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Soulmates: Resurrecting Eve, by Juliana Geran Pilon.  New Brunswick: Transaction Publishers, 2012.  273 pp.  $34.95.


I was intrigued by Juliana Geran Pilon’s approach to the Eve and Adam story, through the scriptural trajectories of Judaism, Christianity, and Islam, to argue for an egalitarian relationship between the genders. Unfortunately the project lacks the scholarship, rigor and cohesiveness to be useful. The tenor of the work is accurately signaled by its front matter: the first sentence of the Overview proclaims that “the story of Adam and Eve is the most influential cultural metaphor in history” (p. ix). Apparently the peoples for whom Jewish, Christian and Muslim scriptures are not normative are irrelevant: The existence of Hindus, Buddhists, atheists, agnostics, and practitioners of indigenous religions are not even acknowledged by the author in her zeal to construct a hegemonic paradigm. She is also unaware of the great diversity of interpretive practice within Judaism, Christianity, and Islam, meaning that the Eve/Adam story does not hold the same weight for adherents to these scriptural traditions. In some places she reins in her rhetoric slightly to say that the garden story is the most influential in the Western world; the problem of overstatement remains.

              Her treatment of Islam and the Quran is particularly problematic. She introduces Islam in her Overview as “a new threat” emerging after the fall of the USSR. To be fair, it may be that she intends to address only those whom she calls “zealots” and does not mean the whole of the Muslim world, but she does not make that distinction (pp. ix–x). She also perpetuates the Western feminist xenophobia by claiming that the inferior status of women in Islam is “obvious,” with no attempt at nuance (p. x).

              Pilon’s treatment of the scriptures on which her claims are said to be based demonstrates the serious lack of scholarship involved in the project. Her citations are woefully insufficient and reveal a great ignorance of her primary subject matter. She quotes Torah (i.e., p. 19) and Quran (i.e., p. 22) without identifying the translation or edition of her source text. When she does annotate a Sura text, her entire citation is “The Koran, 49.” There is no indication of her source text, edition, or translation. (See endnote 24 on p. 25) When she does cite a specific edition of the Quran, she uses the abridged Quran by Thomas Cleary—without acknowledging that it is abridged—a sort of “Reader’s Digest” approach to the Quran, entirely unsuitable for scholarly writing. Likewise when she cites the Torah (on p. 19) she does not identify the translation she is quoting.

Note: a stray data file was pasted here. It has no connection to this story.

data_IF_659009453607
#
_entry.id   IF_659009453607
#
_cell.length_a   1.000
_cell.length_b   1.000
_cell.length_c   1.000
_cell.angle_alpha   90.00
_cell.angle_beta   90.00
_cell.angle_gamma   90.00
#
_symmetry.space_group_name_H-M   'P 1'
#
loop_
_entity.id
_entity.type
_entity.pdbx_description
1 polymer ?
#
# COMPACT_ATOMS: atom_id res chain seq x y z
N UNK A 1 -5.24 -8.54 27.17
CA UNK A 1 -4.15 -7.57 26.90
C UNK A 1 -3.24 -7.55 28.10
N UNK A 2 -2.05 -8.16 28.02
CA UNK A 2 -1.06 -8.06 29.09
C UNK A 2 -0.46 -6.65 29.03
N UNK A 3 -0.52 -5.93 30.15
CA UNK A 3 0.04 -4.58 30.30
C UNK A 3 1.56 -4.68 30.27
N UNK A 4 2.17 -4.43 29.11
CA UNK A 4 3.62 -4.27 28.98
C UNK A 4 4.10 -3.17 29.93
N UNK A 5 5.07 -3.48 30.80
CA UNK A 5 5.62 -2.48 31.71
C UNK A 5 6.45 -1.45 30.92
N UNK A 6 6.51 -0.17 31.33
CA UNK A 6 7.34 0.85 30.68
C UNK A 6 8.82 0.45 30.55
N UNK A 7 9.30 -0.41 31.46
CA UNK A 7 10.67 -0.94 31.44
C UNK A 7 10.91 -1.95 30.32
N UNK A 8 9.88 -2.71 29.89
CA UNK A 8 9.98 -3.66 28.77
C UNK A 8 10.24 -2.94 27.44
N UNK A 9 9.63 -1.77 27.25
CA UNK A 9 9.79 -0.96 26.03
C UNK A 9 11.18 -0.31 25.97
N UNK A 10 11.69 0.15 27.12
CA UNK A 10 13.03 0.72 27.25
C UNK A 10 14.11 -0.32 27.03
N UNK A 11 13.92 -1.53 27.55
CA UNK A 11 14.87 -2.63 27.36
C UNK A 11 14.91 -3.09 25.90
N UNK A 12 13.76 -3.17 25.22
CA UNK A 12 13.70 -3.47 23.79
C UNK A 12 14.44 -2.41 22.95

Her work is seriously lacking in biblical and Quranic scholarship. While claiming the import of the Eve/Adam story, she does not engage the silence of the Hebrew Bible on that narrative after its composition until the Hellenistic period. The internal biblical record is silent on the narrative which is not quoted by the prophets or latter writings. However, in the Hellenistic period interest in Genesis blossomed with the production of new scriptural and pseudepigraphal works based on Genesis: Enoch, Jubilees, the Testament of Adam, and the Life of Adam and Eve. These works were likely canonical for Greek-speaking Jews and the community at Qumran on the Dead Sea, and Enoch and Jubilees remain so for the Ethiopian Orthodox Church. Pilon is silent on the existence and interpretation of these texts.

              Pilon does consult some contemporary biblical scholarship, minimally. While she argues against original sin and a fall from grace (pp. 50ff) she does so without exploring the source of those notions in the writings of Augustine, Milton, etc., rather presuming those notions are articulated in the biblical text or are its normative interpretation for all readers.

The volume might have worked well as a personal reflection. Instead it is offered as religious, even biblical studies and womens’ studies. The project lacks basic scholarly competence in biblical or Quranic studies, including knowledge of biblical and other Semitic languages, detailed knowledge of the hadith (which are mentioned but in second-hand citation, see p. 120), a general survey of the relevant rabbinic and patristic commentaries on the text and familiarity with contemporary scholarship in Muslim, Christian, and Jewish scriptures.

              I would not use this text as a scholar in my own work, neither would I permit my students to use it.

Wil Gafney

Lutheran Theological Seminary at Philadelphia